Yang wondered if it was possible to create single-crystal nanotubes based on nonlayered materials. "When I started to look into this research program, my group had been working on nanowires," Yang says. It occurred to him that he could use the nanowires as a template around which he could cast some other material to create a nanotube.
Yang chose to make his first nanotubes out of gallium nitride because the dimensions of GaN's crystal lattice are similar to the ZnO nanowires his group had been making. Yang figured that this similarity would coax GaN into growing in a crystalline alignment. He and his coworkers used chemical vapor deposition (CVD) to coat an array of ZnO nanowires with GaN. They then removed the ZnO by heating the material in the presence of hydrogen (Nature 2003, 422, 599). They found that this procedure gave them excellent control over the nanotubes' dimensions. The size of the nanowire determined the nanotube's inner diameter, and CVD growth time determined the tube's outer diameter.
"This technique presents a way to make nanotubes without a need to use layered materials," Yang says. His research team has subsequently used the casting technique to make silica nanotubes. Others have expanded upon the technique to make a wide range of inorganic nanotubes.
Working with his collaborator Arun Majumdar, a professor in UC Berkeley's engineering school, Yang has used these nanotubes as conduits for ions and charged biological molecules in nanofluidic devices (Nano Lett. 2005, 5, 943).
When an ionic solution is introduced into one of Yang's silica nanotubes, the structure's small size and inherent negative surface charge lead to an environment within the tube that's enriched in the solution's cation, Yang explains. Using an external electrode, Yang's group can control the flow of the cations--as well as charged biological molecules, such as DNA--through the tube (Phys. Rev. Lett. 2005, 95, 086607; Nano Lett., published online June 28, dx.doi.org/10.1021/nl0509677).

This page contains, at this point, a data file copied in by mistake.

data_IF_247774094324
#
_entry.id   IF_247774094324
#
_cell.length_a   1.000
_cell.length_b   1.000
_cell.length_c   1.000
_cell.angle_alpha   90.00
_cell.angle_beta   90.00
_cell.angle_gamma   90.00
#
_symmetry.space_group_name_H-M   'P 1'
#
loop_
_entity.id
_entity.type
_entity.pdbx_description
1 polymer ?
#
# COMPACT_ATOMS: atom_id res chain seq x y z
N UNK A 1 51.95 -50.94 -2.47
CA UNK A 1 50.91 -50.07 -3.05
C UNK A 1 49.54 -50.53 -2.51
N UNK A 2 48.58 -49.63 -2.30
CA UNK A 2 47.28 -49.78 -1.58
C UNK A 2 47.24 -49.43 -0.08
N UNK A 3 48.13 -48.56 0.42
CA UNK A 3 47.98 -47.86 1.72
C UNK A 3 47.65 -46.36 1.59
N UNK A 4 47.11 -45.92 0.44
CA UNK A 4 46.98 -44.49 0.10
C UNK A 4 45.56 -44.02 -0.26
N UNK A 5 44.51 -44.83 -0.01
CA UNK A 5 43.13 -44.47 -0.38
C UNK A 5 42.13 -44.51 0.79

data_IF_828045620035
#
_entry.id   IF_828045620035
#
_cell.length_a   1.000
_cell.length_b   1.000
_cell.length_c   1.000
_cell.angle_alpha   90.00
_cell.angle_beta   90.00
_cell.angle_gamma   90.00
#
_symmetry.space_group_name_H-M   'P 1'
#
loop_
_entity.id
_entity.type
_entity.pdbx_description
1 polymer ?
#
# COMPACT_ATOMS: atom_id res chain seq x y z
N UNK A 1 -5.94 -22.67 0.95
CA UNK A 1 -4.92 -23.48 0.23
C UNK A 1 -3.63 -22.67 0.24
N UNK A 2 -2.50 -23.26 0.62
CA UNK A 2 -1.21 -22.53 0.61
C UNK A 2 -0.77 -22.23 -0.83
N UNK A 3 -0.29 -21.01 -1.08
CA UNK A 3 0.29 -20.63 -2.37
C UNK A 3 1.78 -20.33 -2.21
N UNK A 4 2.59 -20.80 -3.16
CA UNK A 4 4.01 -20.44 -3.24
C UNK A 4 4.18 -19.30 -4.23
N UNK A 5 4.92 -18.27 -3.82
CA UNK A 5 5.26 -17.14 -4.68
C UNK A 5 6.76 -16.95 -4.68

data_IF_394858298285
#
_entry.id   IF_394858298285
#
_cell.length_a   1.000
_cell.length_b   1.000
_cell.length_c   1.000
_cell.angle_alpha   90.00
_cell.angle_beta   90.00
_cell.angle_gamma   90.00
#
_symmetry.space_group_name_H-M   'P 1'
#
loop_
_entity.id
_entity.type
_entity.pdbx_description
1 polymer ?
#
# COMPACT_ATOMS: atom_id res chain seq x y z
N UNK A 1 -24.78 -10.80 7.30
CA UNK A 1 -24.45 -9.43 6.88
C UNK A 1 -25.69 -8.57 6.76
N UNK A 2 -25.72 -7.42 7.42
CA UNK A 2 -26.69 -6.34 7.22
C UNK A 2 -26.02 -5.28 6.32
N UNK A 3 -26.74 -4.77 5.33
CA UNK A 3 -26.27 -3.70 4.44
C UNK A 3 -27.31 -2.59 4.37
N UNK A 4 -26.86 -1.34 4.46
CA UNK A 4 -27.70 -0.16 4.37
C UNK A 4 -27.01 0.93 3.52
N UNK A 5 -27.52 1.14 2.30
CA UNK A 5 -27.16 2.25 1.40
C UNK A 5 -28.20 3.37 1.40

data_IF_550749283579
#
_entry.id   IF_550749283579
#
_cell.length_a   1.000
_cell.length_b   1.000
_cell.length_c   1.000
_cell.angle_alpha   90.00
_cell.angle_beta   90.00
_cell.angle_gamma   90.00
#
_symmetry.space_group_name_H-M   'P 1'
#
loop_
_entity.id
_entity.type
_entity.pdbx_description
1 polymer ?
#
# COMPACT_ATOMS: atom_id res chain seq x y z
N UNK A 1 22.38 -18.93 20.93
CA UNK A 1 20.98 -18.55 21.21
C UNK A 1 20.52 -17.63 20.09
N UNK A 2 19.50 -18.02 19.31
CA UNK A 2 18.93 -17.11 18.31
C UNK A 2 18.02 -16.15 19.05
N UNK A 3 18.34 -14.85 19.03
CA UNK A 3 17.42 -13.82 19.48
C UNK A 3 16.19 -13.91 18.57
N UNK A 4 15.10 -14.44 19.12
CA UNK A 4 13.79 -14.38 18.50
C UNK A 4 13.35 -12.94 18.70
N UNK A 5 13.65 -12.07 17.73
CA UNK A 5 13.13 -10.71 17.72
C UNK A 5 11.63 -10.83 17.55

"For the first time, we've clearly demonstrated that these nanotubes can be used to regulate ionic transport. This is the exact function we want to mimic in ion channels in the cell membrane," Yang says. He imagines that these ion-transport systems could eventually be used to sense, transport, and manipulate biological molecules. "I think some of the most important implications are in sorting, separation, and in situ reactions on the single-molecule level," he notes.
IT WAS SIMPLE curiosity that drew Craig A. Grimes, an associate professor of electrical engineering at Pennsylvania State University, into inorganic nanotube research. Grimes and coworkers wanted to see what happened when they anodized titanium--that is, oxidized it by electrolysis.
"What we saw was this very interesting structure," he recalls. The anodization process had transformed the titanium sheet into a highly organized array of amorphous TiO2 nanotubes. Grimes's group then annealed the material to make the tubes crystalline. Crystalline tubes, Grimes explains, are important for applications.
Titanium dioxide nanotubes had been prepared by other researchers previously. But Grimes's group found that creating the nanostructures in organized arrays dramatically altered the material's properties and, consequently, its potential applications.
"The architecture that we work with is very different from a random glob of nanotubes," he says. "These things are precisely ordered." Contrary to much of the hype about nanotechnology, Grimes explains that simply going to the nanoscale doesn't necessarily endow a material with new properties that can immediately translate into novel applications. "It's not like a miracle happens," he says. "You have to have the right architecture to get somewhere.